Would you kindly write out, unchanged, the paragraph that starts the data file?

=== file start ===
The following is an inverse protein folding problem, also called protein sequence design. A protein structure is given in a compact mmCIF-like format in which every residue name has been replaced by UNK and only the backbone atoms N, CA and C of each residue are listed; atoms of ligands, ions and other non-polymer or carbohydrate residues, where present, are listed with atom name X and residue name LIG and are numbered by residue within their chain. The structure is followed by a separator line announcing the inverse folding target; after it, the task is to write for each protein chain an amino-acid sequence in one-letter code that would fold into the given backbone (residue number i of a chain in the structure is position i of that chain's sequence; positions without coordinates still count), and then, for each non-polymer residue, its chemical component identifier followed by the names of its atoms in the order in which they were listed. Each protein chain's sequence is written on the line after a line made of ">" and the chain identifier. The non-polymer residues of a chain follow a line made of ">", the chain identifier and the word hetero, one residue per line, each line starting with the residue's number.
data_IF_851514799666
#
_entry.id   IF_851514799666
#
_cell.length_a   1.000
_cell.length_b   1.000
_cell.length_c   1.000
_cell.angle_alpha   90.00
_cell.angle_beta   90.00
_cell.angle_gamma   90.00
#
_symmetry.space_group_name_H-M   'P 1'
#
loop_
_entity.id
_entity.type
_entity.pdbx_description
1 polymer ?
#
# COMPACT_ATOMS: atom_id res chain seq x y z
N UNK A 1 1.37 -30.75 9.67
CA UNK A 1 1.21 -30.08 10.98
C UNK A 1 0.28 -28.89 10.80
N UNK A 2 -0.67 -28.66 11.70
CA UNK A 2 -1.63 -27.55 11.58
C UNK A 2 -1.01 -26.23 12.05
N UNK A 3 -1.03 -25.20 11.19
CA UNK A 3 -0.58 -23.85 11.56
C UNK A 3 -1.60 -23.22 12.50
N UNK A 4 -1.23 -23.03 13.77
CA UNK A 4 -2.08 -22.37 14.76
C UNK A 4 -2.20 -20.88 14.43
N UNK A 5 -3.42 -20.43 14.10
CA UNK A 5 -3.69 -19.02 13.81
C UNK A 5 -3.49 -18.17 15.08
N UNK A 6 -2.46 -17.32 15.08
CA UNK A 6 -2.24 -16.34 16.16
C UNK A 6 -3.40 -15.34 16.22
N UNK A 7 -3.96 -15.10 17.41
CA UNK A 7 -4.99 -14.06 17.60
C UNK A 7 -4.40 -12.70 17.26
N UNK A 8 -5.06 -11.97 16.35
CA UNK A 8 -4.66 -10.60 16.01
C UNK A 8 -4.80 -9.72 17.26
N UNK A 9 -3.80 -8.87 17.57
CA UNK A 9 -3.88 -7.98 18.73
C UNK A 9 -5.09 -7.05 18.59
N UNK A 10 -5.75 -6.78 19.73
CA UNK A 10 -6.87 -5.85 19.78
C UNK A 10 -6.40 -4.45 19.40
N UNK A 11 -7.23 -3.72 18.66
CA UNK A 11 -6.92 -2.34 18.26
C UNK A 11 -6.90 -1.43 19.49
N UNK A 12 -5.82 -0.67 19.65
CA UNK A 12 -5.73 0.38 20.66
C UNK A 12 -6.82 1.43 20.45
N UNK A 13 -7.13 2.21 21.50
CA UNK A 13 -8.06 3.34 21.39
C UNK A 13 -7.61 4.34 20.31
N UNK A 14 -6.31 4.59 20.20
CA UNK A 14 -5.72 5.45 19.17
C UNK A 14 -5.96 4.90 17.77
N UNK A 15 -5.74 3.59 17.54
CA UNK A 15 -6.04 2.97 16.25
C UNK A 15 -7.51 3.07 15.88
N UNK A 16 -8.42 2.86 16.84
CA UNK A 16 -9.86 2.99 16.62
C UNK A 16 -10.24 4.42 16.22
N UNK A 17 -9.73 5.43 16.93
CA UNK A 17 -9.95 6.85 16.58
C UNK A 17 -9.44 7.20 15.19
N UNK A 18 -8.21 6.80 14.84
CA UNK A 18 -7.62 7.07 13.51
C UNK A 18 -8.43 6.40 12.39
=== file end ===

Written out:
The following is an inverse protein folding problem, also called protein sequence design. A protein structure is given in a compact mmCIF-like format in which every residue name has been replaced by UNK and only the backbone atoms N, CA and C of each residue are listed; atoms of ligands, ions and other non-polymer or carbohydrate residues, where present, are listed with atom name X and residue name LIG and are numbered by residue within their chain. The structure is followed by a separator line announcing the inverse folding target; after it, the task is to write for each protein chain an amino-acid sequence in one-letter code that would fold into the given backbone (residue number i of a chain in the structure is position i of that chain's sequence; positions without coordinates still count), and then, for each non-polymer residue, its chemical component identifier followed by the names of its atoms in the order in which they were listed. Each protein chain's sequence is written on the line after a line made of ">" and the chain identifier. The non-polymer residues of a chain follow a line made of ">", the chain identifier and the word hetero, one residue per line, each line starting with the residue's number.